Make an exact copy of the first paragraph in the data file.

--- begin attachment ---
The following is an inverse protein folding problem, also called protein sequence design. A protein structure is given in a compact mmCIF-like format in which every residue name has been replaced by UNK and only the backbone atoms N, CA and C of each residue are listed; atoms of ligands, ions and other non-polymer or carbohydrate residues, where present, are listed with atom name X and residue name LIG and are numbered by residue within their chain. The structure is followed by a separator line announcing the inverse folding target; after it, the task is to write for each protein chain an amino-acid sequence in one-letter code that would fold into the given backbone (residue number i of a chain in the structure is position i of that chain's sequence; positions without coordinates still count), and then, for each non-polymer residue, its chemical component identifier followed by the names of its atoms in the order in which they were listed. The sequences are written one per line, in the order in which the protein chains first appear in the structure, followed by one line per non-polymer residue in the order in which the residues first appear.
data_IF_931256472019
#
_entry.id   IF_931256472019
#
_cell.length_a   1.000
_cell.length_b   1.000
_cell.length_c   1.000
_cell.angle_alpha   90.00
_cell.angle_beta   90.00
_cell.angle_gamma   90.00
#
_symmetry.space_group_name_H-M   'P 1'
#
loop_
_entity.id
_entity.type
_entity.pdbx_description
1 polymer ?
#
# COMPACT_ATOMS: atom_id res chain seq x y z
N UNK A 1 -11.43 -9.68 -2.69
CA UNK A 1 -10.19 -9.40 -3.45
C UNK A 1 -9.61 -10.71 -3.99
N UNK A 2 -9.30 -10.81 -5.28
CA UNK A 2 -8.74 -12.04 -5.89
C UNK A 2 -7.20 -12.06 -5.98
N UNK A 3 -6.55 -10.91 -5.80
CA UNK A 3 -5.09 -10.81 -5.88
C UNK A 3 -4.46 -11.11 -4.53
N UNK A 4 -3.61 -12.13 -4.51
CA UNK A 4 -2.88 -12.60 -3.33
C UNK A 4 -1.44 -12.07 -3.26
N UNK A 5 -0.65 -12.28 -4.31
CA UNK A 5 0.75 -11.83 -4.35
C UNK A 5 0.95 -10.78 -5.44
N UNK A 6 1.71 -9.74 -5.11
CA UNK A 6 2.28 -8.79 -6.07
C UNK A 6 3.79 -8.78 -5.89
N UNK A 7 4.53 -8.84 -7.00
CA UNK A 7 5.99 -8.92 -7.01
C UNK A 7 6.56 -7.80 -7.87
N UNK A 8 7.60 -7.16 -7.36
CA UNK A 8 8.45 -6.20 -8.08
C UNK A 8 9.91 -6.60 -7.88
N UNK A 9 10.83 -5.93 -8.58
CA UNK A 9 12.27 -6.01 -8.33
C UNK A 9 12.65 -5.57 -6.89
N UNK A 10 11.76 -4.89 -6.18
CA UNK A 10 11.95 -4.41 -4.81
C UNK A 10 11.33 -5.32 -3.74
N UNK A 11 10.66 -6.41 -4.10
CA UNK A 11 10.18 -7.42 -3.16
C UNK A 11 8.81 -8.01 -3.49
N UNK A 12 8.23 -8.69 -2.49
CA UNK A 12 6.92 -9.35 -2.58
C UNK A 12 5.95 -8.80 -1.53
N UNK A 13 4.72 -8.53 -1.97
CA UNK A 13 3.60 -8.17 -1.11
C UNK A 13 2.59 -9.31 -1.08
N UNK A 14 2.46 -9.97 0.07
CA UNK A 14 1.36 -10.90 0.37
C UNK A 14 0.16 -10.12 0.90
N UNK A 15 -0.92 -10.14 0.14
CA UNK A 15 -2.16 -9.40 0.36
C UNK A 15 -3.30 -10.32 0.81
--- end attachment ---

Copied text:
The following is an inverse protein folding problem, also called protein sequence design. A protein structure is given in a compact mmCIF-like format in which every residue name has been replaced by UNK and only the backbone atoms N, CA and C of each residue are listed; atoms of ligands, ions and other non-polymer or carbohydrate residues, where present, are listed with atom name X and residue name LIG and are numbered by residue within their chain. The structure is followed by a separator line announcing the inverse folding target; after it, the task is to write for each protein chain an amino-acid sequence in one-letter code that would fold into the given backbone (residue number i of a chain in the structure is position i of that chain's sequence; positions without coordinates still count), and then, for each non-polymer residue, its chemical component identifier followed by the names of its atoms in the order in which they were listed. The sequences are written one per line, in the order in which the protein chains first appear in the structure, followed by one line per non-polymer residue in the order in which the residues first appear.